Saturday, July 16, 2011

Partner to the Poor: A Paul Farmer Reader

Edited by: Haun Saussy

First line: People sometimes refer to Paul Edward Farmer, MD, born in 1959, as a hero, saint, madman, or genius.

Why you should read this book: This collection of scholarly essays, spanning a period of more than two decades, collects some of medical anthropologist Dr. Farmer's powerful research on the intersection of poverty, gender, ethics, and healthcare. Based mostly in Haiti, but covering the entire world, with implications for everyone, he discusses infectious disease, particularly AIDS and tuberculosis, and they way in which the modern medical model fails those who need the most help. From "stupid" (easily preventable) deaths, to child prostitution, violence, and the objectification of the poor, resulting in prejudicial attitudes that poverty must be an impediment to healthcare, this book dissects the false beliefs, negated by Farmer's actual success, that have allowed wealthy nations to set aside their responsibility to others.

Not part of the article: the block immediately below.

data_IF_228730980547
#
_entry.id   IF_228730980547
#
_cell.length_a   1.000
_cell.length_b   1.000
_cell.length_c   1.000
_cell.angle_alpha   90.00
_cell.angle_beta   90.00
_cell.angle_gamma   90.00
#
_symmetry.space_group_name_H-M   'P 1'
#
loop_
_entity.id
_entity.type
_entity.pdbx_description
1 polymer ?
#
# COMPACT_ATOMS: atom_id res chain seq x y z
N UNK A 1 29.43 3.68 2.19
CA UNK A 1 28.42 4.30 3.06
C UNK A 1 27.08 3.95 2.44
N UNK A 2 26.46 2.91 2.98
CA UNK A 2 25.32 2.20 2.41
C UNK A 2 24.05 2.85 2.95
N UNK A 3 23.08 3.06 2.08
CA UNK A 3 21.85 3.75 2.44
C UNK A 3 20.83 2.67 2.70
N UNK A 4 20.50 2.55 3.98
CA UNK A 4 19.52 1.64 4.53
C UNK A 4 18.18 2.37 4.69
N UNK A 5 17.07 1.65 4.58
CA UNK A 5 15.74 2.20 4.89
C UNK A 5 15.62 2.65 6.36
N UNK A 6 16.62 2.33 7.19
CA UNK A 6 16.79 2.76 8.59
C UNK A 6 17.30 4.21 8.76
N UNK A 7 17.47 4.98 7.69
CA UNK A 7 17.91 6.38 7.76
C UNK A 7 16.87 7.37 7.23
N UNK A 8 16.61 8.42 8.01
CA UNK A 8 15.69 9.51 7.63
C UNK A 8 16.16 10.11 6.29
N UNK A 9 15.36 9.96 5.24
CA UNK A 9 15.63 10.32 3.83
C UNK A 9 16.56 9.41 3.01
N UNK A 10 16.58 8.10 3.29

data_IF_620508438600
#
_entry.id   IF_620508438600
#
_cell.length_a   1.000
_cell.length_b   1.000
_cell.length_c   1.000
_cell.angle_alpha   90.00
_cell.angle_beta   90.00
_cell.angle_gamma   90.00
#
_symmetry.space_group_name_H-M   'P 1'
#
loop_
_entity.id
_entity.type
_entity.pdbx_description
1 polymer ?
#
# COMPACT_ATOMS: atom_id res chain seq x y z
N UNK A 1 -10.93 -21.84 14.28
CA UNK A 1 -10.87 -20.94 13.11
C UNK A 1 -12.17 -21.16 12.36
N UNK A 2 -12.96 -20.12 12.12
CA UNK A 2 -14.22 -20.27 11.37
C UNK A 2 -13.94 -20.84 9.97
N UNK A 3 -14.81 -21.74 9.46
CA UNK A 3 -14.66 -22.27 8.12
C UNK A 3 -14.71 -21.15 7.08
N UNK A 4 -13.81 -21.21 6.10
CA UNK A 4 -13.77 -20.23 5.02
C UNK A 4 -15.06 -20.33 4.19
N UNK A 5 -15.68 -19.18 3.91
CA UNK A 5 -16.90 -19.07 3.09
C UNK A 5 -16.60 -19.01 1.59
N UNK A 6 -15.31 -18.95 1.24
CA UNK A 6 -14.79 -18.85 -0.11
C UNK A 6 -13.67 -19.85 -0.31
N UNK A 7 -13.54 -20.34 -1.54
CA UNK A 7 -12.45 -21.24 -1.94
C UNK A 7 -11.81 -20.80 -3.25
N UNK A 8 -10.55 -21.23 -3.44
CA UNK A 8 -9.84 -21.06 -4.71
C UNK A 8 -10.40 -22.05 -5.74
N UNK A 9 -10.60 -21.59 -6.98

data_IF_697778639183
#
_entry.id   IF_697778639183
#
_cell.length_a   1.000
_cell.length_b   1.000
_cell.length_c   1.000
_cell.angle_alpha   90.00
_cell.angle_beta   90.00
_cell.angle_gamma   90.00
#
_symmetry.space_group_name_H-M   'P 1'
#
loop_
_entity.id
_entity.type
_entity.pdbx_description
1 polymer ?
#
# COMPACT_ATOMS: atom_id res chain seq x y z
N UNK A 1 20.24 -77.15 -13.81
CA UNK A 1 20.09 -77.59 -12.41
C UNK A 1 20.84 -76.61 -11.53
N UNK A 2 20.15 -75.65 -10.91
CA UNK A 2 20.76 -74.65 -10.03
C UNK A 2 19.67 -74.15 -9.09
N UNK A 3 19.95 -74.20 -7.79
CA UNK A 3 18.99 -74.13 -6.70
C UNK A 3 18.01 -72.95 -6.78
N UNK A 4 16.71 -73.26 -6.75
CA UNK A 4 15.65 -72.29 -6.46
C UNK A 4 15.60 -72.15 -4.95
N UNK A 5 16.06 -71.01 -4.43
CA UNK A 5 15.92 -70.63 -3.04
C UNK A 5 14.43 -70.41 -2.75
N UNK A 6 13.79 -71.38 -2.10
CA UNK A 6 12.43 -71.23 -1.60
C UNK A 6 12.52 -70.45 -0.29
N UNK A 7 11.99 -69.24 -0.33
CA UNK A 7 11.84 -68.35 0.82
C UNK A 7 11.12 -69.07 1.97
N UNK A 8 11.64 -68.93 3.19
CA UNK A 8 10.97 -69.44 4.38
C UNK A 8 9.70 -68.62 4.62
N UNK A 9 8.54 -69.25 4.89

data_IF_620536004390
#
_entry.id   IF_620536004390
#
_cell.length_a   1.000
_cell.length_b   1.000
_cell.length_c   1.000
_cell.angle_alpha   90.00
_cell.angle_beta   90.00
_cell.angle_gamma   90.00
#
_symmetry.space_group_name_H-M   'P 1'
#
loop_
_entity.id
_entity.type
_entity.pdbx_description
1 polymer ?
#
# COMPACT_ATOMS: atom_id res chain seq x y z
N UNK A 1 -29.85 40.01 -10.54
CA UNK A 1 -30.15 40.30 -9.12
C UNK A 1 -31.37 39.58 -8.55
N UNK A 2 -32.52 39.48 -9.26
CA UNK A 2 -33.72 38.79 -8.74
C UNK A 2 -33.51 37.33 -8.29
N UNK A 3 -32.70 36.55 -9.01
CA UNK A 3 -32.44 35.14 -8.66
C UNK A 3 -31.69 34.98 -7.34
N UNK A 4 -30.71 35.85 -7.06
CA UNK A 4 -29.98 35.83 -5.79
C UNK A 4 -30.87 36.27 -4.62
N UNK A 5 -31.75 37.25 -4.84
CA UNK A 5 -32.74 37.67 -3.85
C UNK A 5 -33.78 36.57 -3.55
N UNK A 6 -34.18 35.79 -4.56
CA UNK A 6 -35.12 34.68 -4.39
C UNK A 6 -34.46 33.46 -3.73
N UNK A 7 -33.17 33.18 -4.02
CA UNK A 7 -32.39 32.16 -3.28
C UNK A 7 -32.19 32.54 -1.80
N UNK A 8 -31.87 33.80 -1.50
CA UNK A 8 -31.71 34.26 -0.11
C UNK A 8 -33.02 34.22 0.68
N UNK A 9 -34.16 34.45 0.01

Why you shouldn't read this book: Although Farmer writes with a quiet wit, this is a rather dense scholarly work and may not be easy for some readers to get through.

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